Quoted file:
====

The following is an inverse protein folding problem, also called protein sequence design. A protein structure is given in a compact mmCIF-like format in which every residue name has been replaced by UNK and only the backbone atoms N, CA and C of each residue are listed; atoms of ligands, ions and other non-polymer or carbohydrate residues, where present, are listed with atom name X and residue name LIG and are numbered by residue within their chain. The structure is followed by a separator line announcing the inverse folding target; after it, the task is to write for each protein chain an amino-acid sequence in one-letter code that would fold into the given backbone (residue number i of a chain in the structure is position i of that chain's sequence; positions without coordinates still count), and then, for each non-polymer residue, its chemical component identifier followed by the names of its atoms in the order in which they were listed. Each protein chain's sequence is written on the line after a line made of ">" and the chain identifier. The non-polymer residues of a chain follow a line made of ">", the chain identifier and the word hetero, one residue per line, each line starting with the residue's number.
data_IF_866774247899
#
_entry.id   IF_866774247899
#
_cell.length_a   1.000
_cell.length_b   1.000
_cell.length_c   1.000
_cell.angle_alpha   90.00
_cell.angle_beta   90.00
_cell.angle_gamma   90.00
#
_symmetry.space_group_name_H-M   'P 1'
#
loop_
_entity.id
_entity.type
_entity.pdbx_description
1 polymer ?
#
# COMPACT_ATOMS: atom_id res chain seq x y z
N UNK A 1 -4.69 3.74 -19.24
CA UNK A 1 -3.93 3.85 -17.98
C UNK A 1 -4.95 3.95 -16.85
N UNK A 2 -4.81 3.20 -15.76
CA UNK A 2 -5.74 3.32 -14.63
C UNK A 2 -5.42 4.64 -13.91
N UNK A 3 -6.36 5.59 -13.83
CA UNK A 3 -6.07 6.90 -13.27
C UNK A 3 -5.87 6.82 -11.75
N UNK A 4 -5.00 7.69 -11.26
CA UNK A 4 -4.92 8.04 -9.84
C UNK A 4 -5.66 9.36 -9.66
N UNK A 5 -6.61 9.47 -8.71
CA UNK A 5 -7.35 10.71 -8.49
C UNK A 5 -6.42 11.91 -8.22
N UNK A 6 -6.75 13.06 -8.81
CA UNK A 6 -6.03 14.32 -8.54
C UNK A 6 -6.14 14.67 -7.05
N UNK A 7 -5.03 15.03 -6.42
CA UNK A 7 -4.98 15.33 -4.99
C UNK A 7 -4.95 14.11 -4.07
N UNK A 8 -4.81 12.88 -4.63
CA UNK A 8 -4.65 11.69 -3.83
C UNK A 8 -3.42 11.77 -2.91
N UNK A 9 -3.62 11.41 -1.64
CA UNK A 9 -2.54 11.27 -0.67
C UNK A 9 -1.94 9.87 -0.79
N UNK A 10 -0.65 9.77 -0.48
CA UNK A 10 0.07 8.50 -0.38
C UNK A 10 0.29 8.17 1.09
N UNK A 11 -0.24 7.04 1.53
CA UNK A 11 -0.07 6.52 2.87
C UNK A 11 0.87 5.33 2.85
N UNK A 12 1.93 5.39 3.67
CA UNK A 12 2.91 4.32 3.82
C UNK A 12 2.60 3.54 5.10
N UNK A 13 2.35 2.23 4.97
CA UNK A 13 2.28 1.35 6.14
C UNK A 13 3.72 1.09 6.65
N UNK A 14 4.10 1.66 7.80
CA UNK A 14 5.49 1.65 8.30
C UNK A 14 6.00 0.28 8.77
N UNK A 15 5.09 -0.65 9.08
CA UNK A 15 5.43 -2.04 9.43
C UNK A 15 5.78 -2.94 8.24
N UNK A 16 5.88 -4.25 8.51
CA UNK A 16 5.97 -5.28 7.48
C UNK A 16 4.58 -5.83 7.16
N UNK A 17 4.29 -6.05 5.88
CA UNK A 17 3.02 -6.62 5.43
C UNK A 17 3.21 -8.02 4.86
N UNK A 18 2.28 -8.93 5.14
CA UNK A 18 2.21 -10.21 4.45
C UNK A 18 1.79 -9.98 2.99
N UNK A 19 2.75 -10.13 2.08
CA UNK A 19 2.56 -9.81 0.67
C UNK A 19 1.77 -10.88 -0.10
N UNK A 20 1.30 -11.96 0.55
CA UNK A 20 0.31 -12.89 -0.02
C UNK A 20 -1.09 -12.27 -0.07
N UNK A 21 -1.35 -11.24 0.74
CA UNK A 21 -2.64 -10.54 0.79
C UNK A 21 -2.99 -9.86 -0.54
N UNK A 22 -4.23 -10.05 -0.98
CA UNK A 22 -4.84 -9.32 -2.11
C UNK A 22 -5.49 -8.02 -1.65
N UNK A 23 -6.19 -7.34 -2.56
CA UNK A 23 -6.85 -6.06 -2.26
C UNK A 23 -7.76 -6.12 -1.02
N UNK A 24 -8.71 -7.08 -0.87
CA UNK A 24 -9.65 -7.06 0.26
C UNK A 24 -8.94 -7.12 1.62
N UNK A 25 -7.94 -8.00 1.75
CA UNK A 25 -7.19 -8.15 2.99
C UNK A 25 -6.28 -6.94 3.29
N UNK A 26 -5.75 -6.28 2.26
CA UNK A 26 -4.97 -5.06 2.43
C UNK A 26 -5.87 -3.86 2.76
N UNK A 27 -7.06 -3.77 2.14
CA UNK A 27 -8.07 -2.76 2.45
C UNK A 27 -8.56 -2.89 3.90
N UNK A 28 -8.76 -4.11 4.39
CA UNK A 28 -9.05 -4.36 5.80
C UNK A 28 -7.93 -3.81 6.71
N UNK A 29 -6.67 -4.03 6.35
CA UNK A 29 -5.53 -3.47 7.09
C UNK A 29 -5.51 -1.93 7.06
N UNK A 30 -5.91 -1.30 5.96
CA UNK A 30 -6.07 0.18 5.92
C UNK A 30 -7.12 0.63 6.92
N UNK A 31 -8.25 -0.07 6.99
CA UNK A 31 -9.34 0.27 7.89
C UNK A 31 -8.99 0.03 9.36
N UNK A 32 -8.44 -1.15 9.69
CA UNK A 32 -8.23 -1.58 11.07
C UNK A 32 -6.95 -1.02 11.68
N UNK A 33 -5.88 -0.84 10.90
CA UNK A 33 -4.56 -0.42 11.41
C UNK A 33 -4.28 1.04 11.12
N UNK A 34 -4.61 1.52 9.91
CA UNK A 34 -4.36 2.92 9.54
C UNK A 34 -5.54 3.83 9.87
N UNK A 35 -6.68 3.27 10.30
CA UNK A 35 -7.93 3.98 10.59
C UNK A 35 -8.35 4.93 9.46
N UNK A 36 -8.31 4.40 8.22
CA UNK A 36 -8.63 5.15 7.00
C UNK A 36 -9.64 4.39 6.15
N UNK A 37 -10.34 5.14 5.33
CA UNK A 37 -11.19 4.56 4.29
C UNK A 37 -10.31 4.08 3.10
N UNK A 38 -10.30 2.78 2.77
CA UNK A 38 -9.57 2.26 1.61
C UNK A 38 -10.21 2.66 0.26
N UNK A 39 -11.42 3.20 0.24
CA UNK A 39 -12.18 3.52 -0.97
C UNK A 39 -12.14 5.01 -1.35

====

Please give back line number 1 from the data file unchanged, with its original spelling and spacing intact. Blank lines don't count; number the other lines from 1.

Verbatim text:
The following is an inverse protein folding problem, also called protein sequence design. A protein structure is given in a compact mmCIF-like format in which every residue name has been replaced by UNK and only the backbone atoms N, CA and C of each residue are listed; atoms of ligands, ions and other non-polymer or carbohydrate residues, where present, are listed with atom name X and residue name LIG and are numbered by residue within their chain. The structure is followed by a separator line announcing the inverse folding target; after it, the task is to write for each protein chain an amino-acid sequence in one-letter code that would fold into the given backbone (residue number i of a chain in the structure is position i of that chain's sequence; positions without coordinates still count), and then, for each non-polymer residue, its chemical component identifier followed by the names of its atoms in the order in which they were listed. Each protein chain's sequence is written on the line after a line made of ">" and the chain identifier. The non-polymer residues of a chain follow a line made of ">", the chain identifier and the word hetero, one residue per line, each line starting with the residue's number.